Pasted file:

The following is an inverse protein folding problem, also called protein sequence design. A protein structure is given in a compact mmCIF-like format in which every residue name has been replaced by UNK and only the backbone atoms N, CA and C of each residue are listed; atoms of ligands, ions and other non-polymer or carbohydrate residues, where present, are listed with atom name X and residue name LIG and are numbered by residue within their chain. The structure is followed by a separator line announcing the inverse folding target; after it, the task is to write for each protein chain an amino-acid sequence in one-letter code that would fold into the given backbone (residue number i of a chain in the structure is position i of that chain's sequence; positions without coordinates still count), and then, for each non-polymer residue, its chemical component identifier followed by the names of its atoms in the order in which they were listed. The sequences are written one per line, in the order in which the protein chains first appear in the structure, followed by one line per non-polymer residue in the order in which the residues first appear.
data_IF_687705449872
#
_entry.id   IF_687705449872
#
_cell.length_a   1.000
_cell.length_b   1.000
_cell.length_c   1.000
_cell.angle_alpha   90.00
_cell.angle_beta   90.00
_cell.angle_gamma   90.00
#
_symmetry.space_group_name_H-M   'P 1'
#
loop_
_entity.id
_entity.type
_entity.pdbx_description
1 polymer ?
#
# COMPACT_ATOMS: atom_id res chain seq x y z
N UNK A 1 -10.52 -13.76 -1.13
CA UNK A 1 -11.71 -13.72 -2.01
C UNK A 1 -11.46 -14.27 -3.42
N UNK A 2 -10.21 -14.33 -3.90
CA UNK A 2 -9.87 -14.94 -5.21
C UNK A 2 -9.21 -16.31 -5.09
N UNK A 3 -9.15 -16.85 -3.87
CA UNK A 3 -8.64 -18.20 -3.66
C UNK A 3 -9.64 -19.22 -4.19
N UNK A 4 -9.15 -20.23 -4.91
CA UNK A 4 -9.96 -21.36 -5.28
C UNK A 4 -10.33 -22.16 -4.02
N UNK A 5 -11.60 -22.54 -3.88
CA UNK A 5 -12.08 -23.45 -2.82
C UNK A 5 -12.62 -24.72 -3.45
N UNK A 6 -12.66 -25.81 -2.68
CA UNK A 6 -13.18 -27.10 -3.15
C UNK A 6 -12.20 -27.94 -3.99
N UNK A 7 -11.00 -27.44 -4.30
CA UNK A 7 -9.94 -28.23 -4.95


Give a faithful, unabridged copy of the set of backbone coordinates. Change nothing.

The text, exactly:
The following is an inverse protein folding problem, also called protein sequence design. A protein structure is given in a compact mmCIF-like format in which every residue name has been replaced by UNK and only the backbone atoms N, CA and C of each residue are listed; atoms of ligands, ions and other non-polymer or carbohydrate residues, where present, are listed with atom name X and residue name LIG and are numbered by residue within their chain. The structure is followed by a separator line announcing the inverse folding target; after it, the task is to write for each protein chain an amino-acid sequence in one-letter code that would fold into the given backbone (residue number i of a chain in the structure is position i of that chain's sequence; positions without coordinates still count), and then, for each non-polymer residue, its chemical component identifier followed by the names of its atoms in the order in which they were listed. The sequences are written one per line, in the order in which the protein chains first appear in the structure, followed by one line per non-polymer residue in the order in which the residues first appear.
data_IF_687705449872
#
_entry.id   IF_687705449872
#
_cell.length_a   1.000
_cell.length_b   1.000
_cell.length_c   1.000
_cell.angle_alpha   90.00
_cell.angle_beta   90.00
_cell.angle_gamma   90.00
#
_symmetry.space_group_name_H-M   'P 1'
#
loop_
_entity.id
_entity.type
_entity.pdbx_description
1 polymer ?
#
# COMPACT_ATOMS: atom_id res chain seq x y z
N UNK A 1 -10.52 -13.76 -1.13
CA UNK A 1 -11.71 -13.72 -2.01
C UNK A 1 -11.46 -14.27 -3.42
N UNK A 2 -10.21 -14.33 -3.90
CA UNK A 2 -9.87 -14.94 -5.21
C UNK A 2 -9.21 -16.31 -5.09
N UNK A 3 -9.15 -16.85 -3.87
CA UNK A 3 -8.64 -18.20 -3.66
C UNK A 3 -9.64 -19.22 -4.19
N UNK A 4 -9.15 -20.23 -4.91
CA UNK A 4 -9.96 -21.36 -5.28
C UNK A 4 -10.33 -22.16 -4.02
N UNK A 5 -11.60 -22.54 -3.88
CA UNK A 5 -12.08 -23.45 -2.82
C UNK A 5 -12.62 -24.72 -3.45
N UNK A 6 -12.66 -25.81 -2.68
CA UNK A 6 -13.18 -27.10 -3.15
C UNK A 6 -12.20 -27.94 -3.99
N UNK A 7 -11.00 -27.44 -4.30
CA UNK A 7 -9.94 -28.23 -4.95